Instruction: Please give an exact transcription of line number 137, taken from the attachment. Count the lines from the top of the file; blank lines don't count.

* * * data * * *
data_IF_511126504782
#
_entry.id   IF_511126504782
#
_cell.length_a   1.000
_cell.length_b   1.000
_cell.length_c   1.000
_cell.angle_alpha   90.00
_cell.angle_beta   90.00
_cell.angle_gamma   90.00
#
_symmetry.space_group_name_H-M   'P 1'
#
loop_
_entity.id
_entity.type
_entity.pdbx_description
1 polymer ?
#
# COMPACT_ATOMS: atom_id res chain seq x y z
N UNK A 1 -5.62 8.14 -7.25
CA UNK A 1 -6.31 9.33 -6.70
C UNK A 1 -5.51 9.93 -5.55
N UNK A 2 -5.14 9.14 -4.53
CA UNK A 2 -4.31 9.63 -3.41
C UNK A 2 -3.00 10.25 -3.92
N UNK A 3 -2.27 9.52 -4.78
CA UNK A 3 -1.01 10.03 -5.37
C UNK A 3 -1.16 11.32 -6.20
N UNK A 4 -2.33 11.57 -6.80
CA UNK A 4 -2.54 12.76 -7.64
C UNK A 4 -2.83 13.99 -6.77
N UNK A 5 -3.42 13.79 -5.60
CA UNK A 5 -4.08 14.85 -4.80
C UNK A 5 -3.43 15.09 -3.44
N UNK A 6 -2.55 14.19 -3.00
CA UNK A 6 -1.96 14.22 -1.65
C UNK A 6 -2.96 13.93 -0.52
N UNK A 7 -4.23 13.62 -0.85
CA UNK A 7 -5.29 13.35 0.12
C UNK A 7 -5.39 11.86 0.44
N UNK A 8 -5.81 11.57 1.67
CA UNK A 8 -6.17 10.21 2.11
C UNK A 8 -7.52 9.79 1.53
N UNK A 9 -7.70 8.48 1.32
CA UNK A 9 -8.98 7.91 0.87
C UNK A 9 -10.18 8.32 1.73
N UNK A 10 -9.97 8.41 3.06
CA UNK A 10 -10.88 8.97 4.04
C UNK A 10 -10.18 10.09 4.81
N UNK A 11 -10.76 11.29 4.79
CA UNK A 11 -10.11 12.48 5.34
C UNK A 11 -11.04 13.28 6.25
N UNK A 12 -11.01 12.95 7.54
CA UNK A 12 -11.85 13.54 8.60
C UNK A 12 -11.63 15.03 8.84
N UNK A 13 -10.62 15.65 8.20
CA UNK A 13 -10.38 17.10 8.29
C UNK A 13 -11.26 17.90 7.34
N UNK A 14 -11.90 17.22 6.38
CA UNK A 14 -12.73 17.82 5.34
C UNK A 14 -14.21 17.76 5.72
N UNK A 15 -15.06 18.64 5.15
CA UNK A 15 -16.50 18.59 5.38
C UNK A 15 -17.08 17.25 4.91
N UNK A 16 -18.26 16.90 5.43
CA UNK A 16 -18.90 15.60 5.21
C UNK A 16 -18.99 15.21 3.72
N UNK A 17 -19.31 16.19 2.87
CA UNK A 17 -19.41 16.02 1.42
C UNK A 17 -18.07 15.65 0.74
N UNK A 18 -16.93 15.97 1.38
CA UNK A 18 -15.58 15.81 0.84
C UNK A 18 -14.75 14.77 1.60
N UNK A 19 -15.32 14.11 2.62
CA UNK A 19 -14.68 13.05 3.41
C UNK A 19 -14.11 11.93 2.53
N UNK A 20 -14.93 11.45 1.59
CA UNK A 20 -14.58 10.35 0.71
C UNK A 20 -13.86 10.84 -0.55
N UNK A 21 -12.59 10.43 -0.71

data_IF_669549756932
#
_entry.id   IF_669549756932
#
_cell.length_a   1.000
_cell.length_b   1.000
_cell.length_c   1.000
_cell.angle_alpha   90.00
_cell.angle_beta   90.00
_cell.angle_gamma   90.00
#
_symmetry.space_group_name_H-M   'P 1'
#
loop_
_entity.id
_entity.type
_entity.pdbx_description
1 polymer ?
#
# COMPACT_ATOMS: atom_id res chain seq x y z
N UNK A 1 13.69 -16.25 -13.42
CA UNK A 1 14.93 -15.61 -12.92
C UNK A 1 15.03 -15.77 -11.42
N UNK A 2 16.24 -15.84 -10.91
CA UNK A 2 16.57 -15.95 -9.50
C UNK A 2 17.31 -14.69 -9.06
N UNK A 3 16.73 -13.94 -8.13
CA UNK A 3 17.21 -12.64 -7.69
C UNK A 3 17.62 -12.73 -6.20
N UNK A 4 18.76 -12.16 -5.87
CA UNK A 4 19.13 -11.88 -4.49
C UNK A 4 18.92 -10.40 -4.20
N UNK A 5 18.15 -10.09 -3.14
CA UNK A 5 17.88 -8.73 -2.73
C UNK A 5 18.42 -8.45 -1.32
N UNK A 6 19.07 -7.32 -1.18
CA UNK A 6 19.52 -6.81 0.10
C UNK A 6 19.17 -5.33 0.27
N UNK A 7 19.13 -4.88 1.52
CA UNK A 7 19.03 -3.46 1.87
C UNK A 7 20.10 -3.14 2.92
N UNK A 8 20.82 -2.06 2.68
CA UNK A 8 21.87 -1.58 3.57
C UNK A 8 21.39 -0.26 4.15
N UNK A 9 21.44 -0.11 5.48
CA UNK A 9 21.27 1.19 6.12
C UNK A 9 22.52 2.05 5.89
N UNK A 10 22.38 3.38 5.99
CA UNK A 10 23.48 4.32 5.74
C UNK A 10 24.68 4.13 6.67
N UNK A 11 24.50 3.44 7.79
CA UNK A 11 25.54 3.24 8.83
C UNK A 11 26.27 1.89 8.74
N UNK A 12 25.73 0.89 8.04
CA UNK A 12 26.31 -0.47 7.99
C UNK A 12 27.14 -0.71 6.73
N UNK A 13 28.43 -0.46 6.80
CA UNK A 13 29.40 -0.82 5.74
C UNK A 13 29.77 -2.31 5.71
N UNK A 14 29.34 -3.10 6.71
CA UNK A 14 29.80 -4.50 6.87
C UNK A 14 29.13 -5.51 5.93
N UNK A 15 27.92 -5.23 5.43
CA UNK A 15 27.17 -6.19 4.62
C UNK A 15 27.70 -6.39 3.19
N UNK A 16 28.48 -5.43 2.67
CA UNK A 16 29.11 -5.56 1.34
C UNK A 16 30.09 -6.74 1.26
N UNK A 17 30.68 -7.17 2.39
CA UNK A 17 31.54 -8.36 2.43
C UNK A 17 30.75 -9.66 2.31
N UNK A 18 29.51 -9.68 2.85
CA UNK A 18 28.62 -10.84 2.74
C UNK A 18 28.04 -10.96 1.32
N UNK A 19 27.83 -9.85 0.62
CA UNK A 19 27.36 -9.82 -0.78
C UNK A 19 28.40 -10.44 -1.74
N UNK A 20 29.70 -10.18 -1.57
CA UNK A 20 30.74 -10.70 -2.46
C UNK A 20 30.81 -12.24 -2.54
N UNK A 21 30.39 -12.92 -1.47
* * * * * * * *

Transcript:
C UNK A 12 27.14 -0.71 6.73